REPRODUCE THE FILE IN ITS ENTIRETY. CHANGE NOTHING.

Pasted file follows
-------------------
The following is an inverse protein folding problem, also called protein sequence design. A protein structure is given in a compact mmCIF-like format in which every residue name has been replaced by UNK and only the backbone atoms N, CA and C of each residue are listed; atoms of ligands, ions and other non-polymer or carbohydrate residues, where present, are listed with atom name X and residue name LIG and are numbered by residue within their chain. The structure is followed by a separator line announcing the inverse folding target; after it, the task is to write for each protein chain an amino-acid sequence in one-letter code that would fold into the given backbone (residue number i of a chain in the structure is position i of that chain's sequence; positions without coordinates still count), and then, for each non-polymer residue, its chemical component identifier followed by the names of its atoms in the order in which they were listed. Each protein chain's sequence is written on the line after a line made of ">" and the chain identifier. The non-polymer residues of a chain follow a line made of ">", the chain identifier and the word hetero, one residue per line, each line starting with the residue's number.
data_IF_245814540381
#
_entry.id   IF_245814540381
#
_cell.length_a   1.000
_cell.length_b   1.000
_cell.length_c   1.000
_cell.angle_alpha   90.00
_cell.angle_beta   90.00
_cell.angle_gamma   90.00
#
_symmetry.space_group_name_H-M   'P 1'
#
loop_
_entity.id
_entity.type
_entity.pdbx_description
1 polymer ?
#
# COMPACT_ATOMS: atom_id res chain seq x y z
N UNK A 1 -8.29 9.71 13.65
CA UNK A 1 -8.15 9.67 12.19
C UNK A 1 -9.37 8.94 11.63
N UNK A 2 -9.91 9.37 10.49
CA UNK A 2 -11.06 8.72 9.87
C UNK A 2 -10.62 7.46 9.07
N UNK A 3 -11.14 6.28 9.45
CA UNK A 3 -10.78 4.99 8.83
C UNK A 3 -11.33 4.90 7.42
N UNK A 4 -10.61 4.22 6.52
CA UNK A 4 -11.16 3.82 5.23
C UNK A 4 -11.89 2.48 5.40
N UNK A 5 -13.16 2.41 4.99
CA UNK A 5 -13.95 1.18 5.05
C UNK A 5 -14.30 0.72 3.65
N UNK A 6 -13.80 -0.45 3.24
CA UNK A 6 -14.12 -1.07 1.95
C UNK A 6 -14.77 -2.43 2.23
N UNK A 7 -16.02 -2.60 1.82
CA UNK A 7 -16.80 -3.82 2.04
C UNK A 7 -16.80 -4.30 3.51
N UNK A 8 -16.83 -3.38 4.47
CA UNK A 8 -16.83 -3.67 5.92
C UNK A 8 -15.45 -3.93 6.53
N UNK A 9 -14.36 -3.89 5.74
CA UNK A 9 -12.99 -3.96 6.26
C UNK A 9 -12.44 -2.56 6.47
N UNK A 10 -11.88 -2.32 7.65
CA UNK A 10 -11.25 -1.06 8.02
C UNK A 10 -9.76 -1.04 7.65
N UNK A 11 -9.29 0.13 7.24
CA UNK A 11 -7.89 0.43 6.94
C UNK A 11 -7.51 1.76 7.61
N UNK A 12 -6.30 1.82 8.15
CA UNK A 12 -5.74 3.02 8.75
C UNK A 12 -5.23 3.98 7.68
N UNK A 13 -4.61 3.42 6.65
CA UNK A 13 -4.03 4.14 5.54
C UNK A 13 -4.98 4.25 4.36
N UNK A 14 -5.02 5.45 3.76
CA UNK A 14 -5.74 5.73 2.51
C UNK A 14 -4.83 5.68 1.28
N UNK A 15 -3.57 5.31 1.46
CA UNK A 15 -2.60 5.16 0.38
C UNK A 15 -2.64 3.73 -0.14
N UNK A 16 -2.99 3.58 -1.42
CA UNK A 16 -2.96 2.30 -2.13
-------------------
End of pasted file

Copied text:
The following is an inverse protein folding problem, also called protein sequence design. A protein structure is given in a compact mmCIF-like format in which every residue name has been replaced by UNK and only the backbone atoms N, CA and C of each residue are listed; atoms of ligands, ions and other non-polymer or carbohydrate residues, where present, are listed with atom name X and residue name LIG and are numbered by residue within their chain. The structure is followed by a separator line announcing the inverse folding target; after it, the task is to write for each protein chain an amino-acid sequence in one-letter code that would fold into the given backbone (residue number i of a chain in the structure is position i of that chain's sequence; positions without coordinates still count), and then, for each non-polymer residue, its chemical component identifier followed by the names of its atoms in the order in which they were listed. Each protein chain's sequence is written on the line after a line made of ">" and the chain identifier. The non-polymer residues of a chain follow a line made of ">", the chain identifier and the word hetero, one residue per line, each line starting with the residue's number.
data_IF_245814540381
#
_entry.id   IF_245814540381
#
_cell.length_a   1.000
_cell.length_b   1.000
_cell.length_c   1.000
_cell.angle_alpha   90.00
_cell.angle_beta   90.00
_cell.angle_gamma   90.00
#
_symmetry.space_group_name_H-M   'P 1'
#
loop_
_entity.id
_entity.type
_entity.pdbx_description
1 polymer ?
#
# COMPACT_ATOMS: atom_id res chain seq x y z
N UNK A 1 -8.29 9.71 13.65
CA UNK A 1 -8.15 9.67 12.19
C UNK A 1 -9.37 8.94 11.63
N UNK A 2 -9.91 9.37 10.49
CA UNK A 2 -11.06 8.72 9.87
C UNK A 2 -10.62 7.46 9.07
N UNK A 3 -11.14 6.28 9.45
CA UNK A 3 -10.78 4.99 8.83
C UNK A 3 -11.33 4.90 7.42
N UNK A 4 -10.61 4.22 6.52
CA UNK A 4 -11.16 3.82 5.23
C UNK A 4 -11.89 2.48 5.40
N UNK A 5 -13.16 2.41 4.99
CA UNK A 5 -13.95 1.18 5.05
C UNK A 5 -14.30 0.72 3.65
N UNK A 6 -13.80 -0.45 3.24
CA UNK A 6 -14.12 -1.07 1.95
C UNK A 6 -14.77 -2.43 2.23
N UNK A 7 -16.02 -2.60 1.82
CA UNK A 7 -16.80 -3.82 2.04
C UNK A 7 -16.80 -4.30 3.51
N UNK A 8 -16.83 -3.38 4.47
CA UNK A 8 -16.83 -3.67 5.92
C UNK A 8 -15.45 -3.93 6.53
N UNK A 9 -14.36 -3.89 5.74
CA UNK A 9 -12.99 -3.96 6.26
C UNK A 9 -12.44 -2.56 6.47
N UNK A 10 -11.88 -2.32 7.65
CA UNK A 10 -11.25 -1.06 8.02
C UNK A 10 -9.76 -1.04 7.65
N UNK A 11 -9.29 0.13 7.24
CA UNK A 11 -7.89 0.43 6.94
C UNK A 11 -7.51 1.76 7.61
N UNK A 12 -6.30 1.82 8.15
CA UNK A 12 -5.74 3.02 8.75
C UNK A 12 -5.23 3.98 7.68
N UNK A 13 -4.61 3.42 6.65
CA UNK A 13 -4.03 4.14 5.54
C UNK A 13 -4.98 4.25 4.36
N UNK A 14 -5.02 5.45 3.76
CA UNK A 14 -5.74 5.73 2.51
C UNK A 14 -4.83 5.68 1.28
N UNK A 15 -3.57 5.31 1.46
CA UNK A 15 -2.60 5.16 0.38
C UNK A 15 -2.64 3.73 -0.14
N UNK A 16 -2.99 3.58 -1.42
CA UNK A 16 -2.96 2.30 -2.13